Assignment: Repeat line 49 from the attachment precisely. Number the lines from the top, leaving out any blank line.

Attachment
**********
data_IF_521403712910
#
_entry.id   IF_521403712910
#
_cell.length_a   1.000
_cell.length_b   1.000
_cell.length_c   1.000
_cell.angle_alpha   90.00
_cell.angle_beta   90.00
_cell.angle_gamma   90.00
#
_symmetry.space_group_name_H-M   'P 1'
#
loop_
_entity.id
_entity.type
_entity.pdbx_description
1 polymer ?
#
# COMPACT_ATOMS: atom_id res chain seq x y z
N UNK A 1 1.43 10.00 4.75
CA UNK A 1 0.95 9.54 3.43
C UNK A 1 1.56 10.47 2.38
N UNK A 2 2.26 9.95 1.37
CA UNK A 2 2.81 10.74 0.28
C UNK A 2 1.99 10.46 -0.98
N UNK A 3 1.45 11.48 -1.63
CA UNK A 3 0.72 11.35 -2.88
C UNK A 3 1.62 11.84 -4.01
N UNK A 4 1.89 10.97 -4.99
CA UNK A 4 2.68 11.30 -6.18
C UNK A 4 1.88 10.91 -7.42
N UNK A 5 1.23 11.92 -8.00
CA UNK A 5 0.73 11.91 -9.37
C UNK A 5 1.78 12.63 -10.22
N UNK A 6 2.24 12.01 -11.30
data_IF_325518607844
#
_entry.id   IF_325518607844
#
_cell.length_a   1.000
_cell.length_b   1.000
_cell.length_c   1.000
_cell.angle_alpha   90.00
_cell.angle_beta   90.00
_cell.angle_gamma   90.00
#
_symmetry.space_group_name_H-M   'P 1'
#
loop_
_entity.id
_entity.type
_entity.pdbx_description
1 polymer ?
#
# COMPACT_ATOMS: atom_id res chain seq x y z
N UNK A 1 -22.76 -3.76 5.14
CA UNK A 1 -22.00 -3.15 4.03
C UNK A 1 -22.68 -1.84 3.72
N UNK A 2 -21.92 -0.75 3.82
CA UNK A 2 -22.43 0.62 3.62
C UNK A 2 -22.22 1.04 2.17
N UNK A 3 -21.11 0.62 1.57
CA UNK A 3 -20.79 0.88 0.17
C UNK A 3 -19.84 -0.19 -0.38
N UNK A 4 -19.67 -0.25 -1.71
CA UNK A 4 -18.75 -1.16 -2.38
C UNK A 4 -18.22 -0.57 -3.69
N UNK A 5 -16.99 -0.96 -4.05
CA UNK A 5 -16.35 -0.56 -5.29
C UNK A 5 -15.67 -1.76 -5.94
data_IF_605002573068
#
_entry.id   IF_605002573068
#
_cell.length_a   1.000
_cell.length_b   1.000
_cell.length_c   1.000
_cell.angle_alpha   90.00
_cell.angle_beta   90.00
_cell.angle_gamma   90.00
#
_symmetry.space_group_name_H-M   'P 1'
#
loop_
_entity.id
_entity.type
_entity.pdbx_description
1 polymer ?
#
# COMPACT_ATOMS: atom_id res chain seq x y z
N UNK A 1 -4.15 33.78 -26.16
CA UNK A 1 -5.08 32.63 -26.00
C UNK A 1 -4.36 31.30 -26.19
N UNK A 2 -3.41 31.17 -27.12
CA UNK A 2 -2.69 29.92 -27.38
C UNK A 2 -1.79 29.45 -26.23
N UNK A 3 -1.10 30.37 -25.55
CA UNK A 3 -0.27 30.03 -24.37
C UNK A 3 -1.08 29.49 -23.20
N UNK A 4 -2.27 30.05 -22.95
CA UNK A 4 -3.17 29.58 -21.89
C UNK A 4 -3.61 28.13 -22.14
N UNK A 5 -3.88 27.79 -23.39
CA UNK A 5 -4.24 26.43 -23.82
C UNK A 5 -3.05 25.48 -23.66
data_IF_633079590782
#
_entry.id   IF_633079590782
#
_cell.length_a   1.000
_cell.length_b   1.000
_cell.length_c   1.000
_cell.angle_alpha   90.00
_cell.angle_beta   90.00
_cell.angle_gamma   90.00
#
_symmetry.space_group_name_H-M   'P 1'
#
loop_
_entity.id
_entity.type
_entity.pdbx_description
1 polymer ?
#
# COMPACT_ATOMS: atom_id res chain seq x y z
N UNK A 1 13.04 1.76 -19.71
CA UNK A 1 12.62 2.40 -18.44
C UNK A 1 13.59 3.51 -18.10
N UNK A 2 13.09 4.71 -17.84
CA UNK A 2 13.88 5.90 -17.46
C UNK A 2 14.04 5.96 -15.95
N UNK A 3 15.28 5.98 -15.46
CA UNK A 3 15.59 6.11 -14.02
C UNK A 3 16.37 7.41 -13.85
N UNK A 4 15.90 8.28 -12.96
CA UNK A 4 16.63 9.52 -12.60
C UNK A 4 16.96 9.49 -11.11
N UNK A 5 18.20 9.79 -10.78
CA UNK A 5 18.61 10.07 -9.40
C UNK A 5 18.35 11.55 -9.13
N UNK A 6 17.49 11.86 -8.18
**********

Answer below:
#